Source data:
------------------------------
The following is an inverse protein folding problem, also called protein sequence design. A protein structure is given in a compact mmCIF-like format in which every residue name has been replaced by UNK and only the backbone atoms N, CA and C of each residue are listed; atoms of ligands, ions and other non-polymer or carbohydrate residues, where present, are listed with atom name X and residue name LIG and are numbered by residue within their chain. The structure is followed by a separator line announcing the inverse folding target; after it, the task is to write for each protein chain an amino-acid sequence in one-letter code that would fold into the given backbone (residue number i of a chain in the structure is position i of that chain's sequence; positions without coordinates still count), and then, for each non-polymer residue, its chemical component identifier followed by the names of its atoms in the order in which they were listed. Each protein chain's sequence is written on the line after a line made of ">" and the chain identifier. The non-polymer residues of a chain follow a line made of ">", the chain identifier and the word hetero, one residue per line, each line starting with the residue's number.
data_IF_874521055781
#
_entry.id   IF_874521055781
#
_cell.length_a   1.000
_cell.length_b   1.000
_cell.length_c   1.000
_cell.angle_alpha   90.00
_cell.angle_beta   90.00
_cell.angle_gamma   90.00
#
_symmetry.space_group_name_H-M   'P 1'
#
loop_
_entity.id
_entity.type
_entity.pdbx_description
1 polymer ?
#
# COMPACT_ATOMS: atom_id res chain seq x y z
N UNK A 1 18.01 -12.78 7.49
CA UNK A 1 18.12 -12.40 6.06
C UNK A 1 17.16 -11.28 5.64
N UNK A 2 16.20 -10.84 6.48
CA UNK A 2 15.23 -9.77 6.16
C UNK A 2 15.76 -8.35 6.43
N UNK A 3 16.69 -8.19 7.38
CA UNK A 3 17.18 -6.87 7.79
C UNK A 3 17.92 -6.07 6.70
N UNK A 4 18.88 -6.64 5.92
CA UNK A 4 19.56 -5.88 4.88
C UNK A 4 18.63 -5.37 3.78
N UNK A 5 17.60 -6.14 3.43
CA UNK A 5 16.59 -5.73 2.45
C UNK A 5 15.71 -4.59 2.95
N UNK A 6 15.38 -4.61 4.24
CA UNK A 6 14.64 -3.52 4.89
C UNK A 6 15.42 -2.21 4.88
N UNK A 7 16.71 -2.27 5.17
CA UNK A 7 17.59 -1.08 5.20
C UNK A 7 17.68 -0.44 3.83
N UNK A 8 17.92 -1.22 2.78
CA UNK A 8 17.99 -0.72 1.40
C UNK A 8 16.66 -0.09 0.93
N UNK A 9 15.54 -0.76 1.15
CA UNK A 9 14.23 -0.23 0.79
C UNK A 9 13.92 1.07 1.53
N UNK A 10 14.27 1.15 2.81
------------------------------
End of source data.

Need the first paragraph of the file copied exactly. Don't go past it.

The following is an inverse protein folding problem, also called protein sequence design. A protein structure is given in a compact mmCIF-like format in which every residue name has been replaced by UNK and only the backbone atoms N, CA and C of each residue are listed; atoms of ligands, ions and other non-polymer or carbohydrate residues, where present, are listed with atom name X and residue name LIG and are numbered by residue within their chain. The structure is followed by a separator line announcing the inverse folding target; after it, the task is to write for each protein chain an amino-acid sequence in one-letter code that would fold into the given backbone (residue number i of a chain in the structure is position i of that chain's sequence; positions without coordinates still count), and then, for each non-polymer residue, its chemical component identifier followed by the names of its atoms in the order in which they were listed. Each protein chain's sequence is written on the line after a line made of ">" and the chain identifier. The non-polymer residues of a chain follow a line made of ">", the chain identifier and the word hetero, one residue per line, each line starting with the residue's number.